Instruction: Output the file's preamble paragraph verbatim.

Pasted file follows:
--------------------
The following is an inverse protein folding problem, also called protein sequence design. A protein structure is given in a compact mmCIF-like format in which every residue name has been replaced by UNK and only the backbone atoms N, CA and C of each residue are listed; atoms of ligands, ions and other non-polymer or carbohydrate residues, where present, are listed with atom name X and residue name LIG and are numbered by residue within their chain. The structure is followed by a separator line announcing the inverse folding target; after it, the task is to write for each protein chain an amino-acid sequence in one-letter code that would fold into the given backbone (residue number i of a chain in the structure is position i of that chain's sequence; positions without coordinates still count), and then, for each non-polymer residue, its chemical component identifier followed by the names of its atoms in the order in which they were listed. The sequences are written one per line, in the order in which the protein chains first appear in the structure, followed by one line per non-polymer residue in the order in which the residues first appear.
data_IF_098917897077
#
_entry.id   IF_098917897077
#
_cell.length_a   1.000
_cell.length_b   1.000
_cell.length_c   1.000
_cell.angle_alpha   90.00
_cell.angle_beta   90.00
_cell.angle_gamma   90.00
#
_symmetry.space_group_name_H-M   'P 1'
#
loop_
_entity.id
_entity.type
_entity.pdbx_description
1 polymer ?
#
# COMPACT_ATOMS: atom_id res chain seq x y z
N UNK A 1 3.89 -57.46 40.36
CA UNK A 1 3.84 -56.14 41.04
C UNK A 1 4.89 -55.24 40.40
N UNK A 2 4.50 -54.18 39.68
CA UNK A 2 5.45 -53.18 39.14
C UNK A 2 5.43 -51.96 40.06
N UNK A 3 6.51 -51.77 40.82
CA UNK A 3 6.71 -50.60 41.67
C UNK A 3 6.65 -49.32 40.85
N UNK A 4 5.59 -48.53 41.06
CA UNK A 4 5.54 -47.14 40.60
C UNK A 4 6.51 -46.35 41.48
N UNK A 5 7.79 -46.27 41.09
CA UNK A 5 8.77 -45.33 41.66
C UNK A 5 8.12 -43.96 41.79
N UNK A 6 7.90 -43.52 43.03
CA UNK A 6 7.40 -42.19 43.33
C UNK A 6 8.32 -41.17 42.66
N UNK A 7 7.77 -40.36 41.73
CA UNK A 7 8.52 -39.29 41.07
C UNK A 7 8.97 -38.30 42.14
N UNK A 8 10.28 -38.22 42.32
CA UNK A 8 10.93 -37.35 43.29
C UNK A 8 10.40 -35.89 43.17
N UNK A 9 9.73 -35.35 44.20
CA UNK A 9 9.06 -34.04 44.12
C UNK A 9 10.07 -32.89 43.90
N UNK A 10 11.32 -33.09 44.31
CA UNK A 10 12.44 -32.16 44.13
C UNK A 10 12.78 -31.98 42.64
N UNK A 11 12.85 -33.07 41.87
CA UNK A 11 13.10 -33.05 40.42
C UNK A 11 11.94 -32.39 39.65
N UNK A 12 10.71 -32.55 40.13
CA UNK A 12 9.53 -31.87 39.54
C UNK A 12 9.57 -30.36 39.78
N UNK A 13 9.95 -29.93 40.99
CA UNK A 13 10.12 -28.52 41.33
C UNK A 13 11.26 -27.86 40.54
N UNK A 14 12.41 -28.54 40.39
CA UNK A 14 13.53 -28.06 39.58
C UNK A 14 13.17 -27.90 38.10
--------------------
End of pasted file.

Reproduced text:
The following is an inverse protein folding problem, also called protein sequence design. A protein structure is given in a compact mmCIF-like format in which every residue name has been replaced by UNK and only the backbone atoms N, CA and C of each residue are listed; atoms of ligands, ions and other non-polymer or carbohydrate residues, where present, are listed with atom name X and residue name LIG and are numbered by residue within their chain. The structure is followed by a separator line announcing the inverse folding target; after it, the task is to write for each protein chain an amino-acid sequence in one-letter code that would fold into the given backbone (residue number i of a chain in the structure is position i of that chain's sequence; positions without coordinates still count), and then, for each non-polymer residue, its chemical component identifier followed by the names of its atoms in the order in which they were listed. The sequences are written one per line, in the order in which the protein chains first appear in the structure, followed by one line per non-polymer residue in the order in which the residues first appear.